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EU tiptoes around the idea of single euro zone budget

Source : REUTERS
Last Updated: Fri, Oct 19, 2012 13:30 hrs
A bank employee counts Euro notes at Kasikornbank in Bangkok

By Charlie Dunmore

BRUSSELS (Reuters) - Euro zone countries have been married in a single currency union for well over decade, but only now are they considering the tricky issue of whether they should share a budget.

At a two-day summit that ended on Friday, EU leaders discussed the idea in more detail, with Herman Van Rompuy, the president of the European Council and chairman of the summit, saying it was an anomaly for a currency union not to have a common budget or, as he put it, a common "fiscal capacity".

But while conceptually it may make sense, there are vast differences among the 17 euro zone countries over how the budget should be financed, what it would be for, how it would be managed, and whether it will help everyone or just some.

Advocates believe a shared budget could help avoid a repeat of the crisis riddling the region for the past three years, by offering a response to fiscal problems in individual countries before they infect the entire system.

That's because, unlike the euro zone's permanent crisis tool, the European Stability Mechanism, countries would not have to wait until they risk being shut out of the financial markets before being able to ask the fund for assistance.

Linking contributions to countries' position in the economic cycle would force them to be more thrifty, Van Rompuy argued in a set of background notes prepared ahead the summit.

"Contributions in good times would reduce the country budget balance, leading countries to be less inclined to adopt pro-cyclical fiscal policy (e.g. additional expenditure or tax cuts...)," he explained in a document sent to EU capitals.

On the other side of the coin, "transfers from the fiscal capacity to the country budget would provide more room for countercyclical fiscal policy in bad times," he said -- suggesting the budget would be good both for those who will tend to pay in and those who will tend to receive.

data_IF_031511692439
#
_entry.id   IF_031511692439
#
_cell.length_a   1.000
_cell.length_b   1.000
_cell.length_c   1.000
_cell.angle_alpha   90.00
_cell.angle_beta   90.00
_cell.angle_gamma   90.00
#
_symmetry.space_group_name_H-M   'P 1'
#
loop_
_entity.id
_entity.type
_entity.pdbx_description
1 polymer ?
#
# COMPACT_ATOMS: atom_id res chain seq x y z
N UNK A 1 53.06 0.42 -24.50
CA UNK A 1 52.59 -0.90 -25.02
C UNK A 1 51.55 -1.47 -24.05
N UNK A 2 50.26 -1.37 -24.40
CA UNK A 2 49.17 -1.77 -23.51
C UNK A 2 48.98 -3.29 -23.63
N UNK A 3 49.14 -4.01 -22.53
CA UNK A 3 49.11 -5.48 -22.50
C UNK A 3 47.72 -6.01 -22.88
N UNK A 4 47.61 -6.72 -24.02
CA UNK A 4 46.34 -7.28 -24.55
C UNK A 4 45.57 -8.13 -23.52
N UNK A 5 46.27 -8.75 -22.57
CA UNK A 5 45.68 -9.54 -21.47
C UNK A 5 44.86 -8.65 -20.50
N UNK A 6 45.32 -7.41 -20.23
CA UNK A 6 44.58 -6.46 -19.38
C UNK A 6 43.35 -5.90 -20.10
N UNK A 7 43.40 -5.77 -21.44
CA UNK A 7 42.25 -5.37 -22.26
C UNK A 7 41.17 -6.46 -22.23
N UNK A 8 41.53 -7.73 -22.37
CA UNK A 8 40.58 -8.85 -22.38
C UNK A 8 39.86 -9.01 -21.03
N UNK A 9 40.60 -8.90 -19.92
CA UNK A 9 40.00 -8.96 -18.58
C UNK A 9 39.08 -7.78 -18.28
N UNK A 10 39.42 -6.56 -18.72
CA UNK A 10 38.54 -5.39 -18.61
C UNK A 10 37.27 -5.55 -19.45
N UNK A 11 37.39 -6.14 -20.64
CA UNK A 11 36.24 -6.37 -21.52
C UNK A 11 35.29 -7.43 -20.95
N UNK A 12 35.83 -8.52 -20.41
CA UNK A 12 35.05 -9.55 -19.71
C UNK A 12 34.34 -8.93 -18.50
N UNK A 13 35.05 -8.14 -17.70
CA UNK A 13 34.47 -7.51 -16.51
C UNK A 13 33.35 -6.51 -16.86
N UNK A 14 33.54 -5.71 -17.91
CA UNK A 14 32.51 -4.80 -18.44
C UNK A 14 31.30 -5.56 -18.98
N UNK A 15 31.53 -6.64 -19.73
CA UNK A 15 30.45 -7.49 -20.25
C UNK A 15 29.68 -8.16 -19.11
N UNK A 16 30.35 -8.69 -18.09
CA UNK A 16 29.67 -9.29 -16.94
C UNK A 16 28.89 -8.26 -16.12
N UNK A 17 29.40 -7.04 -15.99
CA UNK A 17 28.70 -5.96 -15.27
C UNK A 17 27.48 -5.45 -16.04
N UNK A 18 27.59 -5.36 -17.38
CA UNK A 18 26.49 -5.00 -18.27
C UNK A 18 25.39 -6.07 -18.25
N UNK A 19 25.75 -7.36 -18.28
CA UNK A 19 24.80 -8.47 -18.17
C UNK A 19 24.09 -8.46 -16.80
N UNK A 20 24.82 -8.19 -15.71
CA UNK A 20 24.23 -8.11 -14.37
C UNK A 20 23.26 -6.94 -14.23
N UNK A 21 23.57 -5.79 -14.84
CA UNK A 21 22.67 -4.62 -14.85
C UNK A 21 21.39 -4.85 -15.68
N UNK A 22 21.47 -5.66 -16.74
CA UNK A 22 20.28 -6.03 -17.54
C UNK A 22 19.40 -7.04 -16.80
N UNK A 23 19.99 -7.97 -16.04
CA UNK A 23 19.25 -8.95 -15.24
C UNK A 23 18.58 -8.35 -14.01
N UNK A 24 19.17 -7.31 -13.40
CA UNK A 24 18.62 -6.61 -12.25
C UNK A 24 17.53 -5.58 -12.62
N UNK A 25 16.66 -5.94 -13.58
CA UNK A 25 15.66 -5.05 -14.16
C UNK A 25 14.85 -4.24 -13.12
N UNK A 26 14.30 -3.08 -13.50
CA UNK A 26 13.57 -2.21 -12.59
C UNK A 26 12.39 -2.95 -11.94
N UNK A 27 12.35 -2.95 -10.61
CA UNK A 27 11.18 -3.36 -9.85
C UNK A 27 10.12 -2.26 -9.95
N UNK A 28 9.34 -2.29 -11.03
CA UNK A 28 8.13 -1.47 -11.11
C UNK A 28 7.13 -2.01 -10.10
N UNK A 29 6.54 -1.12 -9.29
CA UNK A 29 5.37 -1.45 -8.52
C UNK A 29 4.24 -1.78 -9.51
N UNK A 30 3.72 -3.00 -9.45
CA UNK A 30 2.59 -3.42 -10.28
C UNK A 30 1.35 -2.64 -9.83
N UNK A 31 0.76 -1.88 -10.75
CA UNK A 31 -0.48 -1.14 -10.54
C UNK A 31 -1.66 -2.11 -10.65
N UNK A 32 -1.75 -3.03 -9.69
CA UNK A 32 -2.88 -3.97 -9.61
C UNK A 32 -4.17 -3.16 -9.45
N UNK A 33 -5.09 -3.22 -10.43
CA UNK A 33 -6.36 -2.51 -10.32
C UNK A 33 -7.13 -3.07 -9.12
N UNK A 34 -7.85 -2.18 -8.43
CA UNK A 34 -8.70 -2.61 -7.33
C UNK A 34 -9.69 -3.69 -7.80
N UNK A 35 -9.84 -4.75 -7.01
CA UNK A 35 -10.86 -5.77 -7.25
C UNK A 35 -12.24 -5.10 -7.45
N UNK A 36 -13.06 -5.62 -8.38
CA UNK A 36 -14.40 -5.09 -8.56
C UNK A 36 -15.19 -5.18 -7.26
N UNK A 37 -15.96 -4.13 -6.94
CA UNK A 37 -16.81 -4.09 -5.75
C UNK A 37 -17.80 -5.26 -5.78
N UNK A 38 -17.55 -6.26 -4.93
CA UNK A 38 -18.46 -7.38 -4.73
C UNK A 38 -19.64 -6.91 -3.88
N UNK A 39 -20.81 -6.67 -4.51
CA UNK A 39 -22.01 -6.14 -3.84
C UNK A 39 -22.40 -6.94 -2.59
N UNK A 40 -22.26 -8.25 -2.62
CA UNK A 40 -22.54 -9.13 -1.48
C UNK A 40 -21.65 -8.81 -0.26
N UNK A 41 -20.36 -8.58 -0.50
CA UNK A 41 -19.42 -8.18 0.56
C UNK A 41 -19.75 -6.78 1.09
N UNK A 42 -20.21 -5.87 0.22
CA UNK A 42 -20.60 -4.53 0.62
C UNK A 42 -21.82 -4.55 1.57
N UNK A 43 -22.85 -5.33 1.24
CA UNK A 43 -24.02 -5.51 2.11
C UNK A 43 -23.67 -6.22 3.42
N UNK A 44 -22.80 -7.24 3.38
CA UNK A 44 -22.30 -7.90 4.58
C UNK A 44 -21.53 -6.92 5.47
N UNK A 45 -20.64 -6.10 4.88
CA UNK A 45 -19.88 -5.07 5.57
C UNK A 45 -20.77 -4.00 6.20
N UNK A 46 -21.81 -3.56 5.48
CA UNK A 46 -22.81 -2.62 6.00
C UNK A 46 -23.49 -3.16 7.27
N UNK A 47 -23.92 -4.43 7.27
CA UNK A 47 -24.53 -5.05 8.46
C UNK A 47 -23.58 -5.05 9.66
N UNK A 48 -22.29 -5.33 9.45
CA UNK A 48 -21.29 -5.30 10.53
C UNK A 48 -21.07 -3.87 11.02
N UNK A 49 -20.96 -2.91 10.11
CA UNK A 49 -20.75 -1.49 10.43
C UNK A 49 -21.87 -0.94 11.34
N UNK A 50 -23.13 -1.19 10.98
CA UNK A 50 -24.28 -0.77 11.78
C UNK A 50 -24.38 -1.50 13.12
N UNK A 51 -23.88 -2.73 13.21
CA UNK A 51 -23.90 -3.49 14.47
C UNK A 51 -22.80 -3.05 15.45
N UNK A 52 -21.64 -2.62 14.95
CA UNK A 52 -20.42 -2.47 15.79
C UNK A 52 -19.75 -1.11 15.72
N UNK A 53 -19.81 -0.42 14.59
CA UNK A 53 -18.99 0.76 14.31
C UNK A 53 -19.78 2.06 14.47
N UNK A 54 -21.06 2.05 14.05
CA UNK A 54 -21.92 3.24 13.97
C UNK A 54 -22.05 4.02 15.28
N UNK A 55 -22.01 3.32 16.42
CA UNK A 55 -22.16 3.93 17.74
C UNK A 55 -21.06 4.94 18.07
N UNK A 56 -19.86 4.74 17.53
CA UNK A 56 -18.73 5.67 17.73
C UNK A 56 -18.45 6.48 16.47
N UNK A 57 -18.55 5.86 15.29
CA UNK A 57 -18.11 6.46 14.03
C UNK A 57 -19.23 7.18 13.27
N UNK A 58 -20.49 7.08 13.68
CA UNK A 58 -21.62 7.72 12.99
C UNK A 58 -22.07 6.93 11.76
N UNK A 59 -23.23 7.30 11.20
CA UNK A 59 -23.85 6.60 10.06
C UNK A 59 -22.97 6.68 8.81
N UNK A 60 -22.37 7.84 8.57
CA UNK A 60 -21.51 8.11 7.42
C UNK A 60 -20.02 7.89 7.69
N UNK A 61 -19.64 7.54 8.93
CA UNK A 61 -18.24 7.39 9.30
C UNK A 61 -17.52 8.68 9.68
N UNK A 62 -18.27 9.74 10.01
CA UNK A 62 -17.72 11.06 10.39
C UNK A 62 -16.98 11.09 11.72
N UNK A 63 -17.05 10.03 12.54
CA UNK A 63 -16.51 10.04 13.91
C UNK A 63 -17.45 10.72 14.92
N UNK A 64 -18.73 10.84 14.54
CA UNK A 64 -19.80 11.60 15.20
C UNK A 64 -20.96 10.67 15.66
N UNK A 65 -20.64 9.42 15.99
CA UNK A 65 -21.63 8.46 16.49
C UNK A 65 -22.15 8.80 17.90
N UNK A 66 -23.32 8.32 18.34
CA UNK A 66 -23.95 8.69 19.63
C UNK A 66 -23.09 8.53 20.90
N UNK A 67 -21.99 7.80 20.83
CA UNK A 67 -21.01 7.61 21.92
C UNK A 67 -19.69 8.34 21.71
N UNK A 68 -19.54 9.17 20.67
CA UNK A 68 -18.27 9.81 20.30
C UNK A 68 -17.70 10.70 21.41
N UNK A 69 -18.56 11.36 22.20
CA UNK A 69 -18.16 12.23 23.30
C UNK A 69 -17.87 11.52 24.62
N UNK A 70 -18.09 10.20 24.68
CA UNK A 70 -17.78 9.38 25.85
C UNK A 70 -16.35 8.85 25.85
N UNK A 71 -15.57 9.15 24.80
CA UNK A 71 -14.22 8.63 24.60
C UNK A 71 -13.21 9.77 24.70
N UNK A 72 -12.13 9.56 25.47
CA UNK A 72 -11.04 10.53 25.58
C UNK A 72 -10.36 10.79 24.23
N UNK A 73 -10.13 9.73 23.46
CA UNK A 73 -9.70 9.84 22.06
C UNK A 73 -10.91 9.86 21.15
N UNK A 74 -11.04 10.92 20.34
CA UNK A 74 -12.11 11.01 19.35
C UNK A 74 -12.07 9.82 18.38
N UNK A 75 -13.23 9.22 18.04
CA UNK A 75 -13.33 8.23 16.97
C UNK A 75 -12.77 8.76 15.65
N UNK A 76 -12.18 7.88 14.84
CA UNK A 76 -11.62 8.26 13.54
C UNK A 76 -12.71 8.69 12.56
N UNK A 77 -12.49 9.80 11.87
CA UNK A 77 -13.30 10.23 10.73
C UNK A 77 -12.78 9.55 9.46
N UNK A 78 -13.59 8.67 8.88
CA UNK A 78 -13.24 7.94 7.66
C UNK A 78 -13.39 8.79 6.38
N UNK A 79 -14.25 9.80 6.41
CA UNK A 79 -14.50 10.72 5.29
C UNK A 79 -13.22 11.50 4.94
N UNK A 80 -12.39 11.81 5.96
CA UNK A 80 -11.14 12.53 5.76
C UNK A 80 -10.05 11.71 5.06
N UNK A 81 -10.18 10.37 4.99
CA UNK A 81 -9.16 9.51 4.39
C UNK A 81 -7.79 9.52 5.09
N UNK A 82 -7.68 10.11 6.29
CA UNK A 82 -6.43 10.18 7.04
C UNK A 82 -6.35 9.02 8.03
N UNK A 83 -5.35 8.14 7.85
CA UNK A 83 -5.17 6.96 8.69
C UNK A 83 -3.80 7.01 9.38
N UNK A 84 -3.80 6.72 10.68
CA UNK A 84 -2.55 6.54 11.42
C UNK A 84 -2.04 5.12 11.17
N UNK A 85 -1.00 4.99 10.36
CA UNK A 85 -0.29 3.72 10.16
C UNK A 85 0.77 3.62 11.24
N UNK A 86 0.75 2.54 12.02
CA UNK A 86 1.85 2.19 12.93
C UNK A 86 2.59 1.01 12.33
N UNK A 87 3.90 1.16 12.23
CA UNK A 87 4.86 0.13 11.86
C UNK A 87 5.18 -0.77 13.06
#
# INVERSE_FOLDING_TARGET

But the idea also carries risks. Some fear it will formalise a two-speed Europe, with members of the single currency bloc forging ahead in an ever-more integrated group while the remainder of the ten countries in the EU are left behind.

"We should not fool ourselves. If we are letting two speeds come about then it is not in our interest," said Austrian Chancellor Werner Faymann, whose country is in the euro.

"When we're talking about a budget for more competitiveness, for better education, for better skilled labour training ... I have just as much interest that it would function in Poland as in other countries," Faymann told Austria's ORF radio, adding that he was opposed to the idea.

UNKNOWN BEAST

Britain's support for the proposal is regarded by many as proof that it will put more distance between euro and non-euro nations. One diplomat described the fund as the possible means for a "velvet divorce" between Britain and the EU.

Finland's Europe minister, Alexander Stubb, told Reuters on Thursday there was clearly something to be questioned about any proposal that both Britain and France supported.

There are also concerns that the process of fleshing out the idea will distract attention from more immediate crisis response measures, and complicate a looming tussle over the European Union's long term spending plans.

"We have a lot of questions about separate budgets because there is already an EU budget," Dutch Prime Minister Mark Rutte told reporters in Brussels.

Van Rompuy said EU leaders had asked him to add more detail to the proposal in time for further talks at another meeting in December. That could make a deal even harder to reach at a special EU summit in November to agree the EU budget for 2014-2010, worth about 1 trillion euros.

While fundamental questions remain over the idea of a separate euro zone fund - not least its overall size - there is plenty of scope for competing interpretations by EU capitals.

Some have suggested it could be financed by a payment of 0.2-0.5 percent of GDP a year, others have said it would only need to have a lump sum of 50 billion euros to be effective. Others question whether it would be annually financed.

As one EU diplomat put it: "We know it's got fur, and we know it's got a wet nose, but at the moment nobody has any idea what kind of beast this is."

(Additional reporting by Georgina Prodhan in Vienna; editing by Luke Baker)




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